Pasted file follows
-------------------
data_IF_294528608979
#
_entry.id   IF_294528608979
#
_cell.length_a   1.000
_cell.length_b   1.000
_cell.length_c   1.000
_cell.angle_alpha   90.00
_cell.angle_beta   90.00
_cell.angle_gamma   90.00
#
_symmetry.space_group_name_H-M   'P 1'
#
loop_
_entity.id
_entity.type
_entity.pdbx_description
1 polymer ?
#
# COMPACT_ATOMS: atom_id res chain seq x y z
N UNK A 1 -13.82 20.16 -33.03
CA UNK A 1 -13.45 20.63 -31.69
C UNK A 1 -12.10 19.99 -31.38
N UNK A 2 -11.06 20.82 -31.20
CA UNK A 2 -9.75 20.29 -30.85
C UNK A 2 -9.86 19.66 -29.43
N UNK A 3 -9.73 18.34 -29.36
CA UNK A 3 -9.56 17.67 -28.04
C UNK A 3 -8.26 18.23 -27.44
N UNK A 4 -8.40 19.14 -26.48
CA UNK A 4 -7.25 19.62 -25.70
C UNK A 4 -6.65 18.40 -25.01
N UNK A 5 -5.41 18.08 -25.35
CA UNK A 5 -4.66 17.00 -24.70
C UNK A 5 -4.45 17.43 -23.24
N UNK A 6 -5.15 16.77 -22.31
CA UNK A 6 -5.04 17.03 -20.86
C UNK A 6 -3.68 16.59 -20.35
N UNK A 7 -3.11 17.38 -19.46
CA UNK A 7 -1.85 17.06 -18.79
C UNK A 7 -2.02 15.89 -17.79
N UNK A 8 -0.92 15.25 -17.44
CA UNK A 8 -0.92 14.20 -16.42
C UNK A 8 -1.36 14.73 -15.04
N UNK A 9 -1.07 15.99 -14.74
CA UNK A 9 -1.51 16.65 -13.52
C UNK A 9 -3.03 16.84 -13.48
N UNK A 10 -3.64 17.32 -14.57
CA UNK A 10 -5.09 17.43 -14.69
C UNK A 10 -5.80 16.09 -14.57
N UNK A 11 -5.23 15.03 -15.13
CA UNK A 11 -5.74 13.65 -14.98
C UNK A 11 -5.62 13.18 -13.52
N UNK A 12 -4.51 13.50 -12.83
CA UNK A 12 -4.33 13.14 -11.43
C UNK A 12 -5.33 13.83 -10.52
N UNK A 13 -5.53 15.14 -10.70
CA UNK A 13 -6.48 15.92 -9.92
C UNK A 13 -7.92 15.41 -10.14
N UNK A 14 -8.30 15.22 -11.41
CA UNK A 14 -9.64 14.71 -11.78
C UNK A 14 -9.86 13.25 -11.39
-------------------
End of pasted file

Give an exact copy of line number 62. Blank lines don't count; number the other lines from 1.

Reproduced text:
C UNK A 14 -9.86 13.25 -11.39